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Old December 26, 2012, 08:33 PM   #24
Jimro
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Join Date: October 18, 2006
Posts: 5,450
You know it is crazy, I really started getting into precision shooting with a 308, bolt rifle scope and bipod. Then I got into High Power with an AR service rifle (currently getting a Krieger barrel installed). Then I got into rimfire, and boy is it hard to clean a 50 foot smallbore target. Now I'm practicing air rifle in the basement, trying to clean the 10 pinhead on an ISSF target.

My training has gone from "long range" prone to short range standing unsupported. What I have learned along the way.

On a calm day, with good ammo, and known scope adjustments (or even a good ballistic table), just about anyone can seem like a top shot with a bolt gun off of a bipod against "tactical" targets like an iron maiden. On a windy day that all changes.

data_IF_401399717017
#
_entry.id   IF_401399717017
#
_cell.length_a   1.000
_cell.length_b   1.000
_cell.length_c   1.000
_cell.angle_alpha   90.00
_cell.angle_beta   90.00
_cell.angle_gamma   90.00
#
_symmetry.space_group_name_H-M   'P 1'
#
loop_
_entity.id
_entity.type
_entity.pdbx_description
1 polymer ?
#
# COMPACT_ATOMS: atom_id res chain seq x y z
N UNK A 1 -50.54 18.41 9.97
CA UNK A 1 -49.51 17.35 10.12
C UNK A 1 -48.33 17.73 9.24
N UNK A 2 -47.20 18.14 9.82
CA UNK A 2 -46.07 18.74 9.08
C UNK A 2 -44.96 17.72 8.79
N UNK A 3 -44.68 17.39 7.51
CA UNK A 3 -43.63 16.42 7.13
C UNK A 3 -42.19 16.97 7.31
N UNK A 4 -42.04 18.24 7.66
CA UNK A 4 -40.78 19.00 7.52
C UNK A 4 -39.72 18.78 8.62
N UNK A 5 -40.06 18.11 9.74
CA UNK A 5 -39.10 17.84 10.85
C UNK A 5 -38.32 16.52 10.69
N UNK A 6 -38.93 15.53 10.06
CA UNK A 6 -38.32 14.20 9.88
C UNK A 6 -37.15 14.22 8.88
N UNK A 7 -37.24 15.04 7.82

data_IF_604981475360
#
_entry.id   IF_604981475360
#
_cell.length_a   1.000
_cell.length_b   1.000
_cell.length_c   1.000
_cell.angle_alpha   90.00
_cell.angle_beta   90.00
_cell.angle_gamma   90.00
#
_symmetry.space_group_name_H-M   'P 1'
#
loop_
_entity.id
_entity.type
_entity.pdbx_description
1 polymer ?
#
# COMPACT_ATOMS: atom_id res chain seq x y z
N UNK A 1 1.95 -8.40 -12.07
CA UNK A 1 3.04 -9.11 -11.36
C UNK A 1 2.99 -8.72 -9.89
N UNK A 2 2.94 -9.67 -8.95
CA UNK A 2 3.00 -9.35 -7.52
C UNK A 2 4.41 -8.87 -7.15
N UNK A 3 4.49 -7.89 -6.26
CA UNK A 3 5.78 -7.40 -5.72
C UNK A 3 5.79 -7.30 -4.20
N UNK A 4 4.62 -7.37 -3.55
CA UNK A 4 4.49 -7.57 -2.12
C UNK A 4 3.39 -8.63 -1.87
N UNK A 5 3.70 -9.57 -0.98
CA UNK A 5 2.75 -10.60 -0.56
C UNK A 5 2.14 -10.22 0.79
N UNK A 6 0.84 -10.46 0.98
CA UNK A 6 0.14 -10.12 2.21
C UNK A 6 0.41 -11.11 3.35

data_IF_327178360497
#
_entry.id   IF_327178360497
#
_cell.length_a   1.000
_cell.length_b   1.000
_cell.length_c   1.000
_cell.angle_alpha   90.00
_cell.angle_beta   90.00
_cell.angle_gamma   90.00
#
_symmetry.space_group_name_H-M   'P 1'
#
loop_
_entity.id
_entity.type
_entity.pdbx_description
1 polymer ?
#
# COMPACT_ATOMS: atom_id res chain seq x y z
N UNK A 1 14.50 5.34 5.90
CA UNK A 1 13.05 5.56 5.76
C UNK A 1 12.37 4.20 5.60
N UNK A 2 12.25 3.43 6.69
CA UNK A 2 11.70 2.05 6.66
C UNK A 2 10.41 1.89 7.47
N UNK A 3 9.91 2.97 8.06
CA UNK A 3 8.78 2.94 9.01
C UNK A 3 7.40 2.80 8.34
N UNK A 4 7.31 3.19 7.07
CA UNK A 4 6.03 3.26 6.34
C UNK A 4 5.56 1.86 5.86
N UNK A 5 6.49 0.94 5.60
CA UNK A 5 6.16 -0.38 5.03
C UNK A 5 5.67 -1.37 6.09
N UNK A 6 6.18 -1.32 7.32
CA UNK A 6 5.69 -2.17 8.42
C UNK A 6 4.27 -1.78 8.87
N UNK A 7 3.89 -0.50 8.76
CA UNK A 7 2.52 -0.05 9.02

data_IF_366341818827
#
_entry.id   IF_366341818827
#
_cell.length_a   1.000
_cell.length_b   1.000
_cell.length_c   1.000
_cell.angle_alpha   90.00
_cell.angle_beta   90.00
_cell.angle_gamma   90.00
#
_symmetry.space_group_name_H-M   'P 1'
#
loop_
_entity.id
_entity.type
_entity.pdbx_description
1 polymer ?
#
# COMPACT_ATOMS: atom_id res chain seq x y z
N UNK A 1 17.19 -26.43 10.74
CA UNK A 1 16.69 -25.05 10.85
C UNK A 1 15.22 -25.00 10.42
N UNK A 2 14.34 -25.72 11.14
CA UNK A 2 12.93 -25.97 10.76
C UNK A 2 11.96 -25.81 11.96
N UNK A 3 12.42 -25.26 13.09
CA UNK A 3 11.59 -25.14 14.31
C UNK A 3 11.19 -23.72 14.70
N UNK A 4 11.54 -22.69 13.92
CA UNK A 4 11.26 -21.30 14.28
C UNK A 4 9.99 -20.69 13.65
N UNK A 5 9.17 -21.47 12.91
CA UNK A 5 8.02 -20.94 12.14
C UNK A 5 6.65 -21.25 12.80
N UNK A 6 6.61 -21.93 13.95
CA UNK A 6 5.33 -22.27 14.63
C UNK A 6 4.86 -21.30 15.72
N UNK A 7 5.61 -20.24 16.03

On a calm day, with a service rifle or iron sighted match rifle, just about anyone can shoot a tight group at 300 or 600 from the prone slung position. Matches are won on your belly and lost on your feet. The wind screws up a lot of shooters, and standing screws up a lot of shooters. A .22 bullet hole is tiny inside of a 6" circle at 300.

In my basement, I have no wind, conditions are very stable, but the 10 pinhead is smaller than my .177 caliber pellet. An Olympic level shooter can put 60 shots through the pinhead on the same target and only enlarge that pinhead a little bit. I can't do 5 tens in a row, yet.

So making me a better shooter right now is mastering positions, hold, and timing. All the fundamentals that everyone says you should practice. I haven't figured out a good way to train on the wind at home, so I'll just try as best I can at real matches.

Anybody know of a good way to train on wind calls at home?

Jimro
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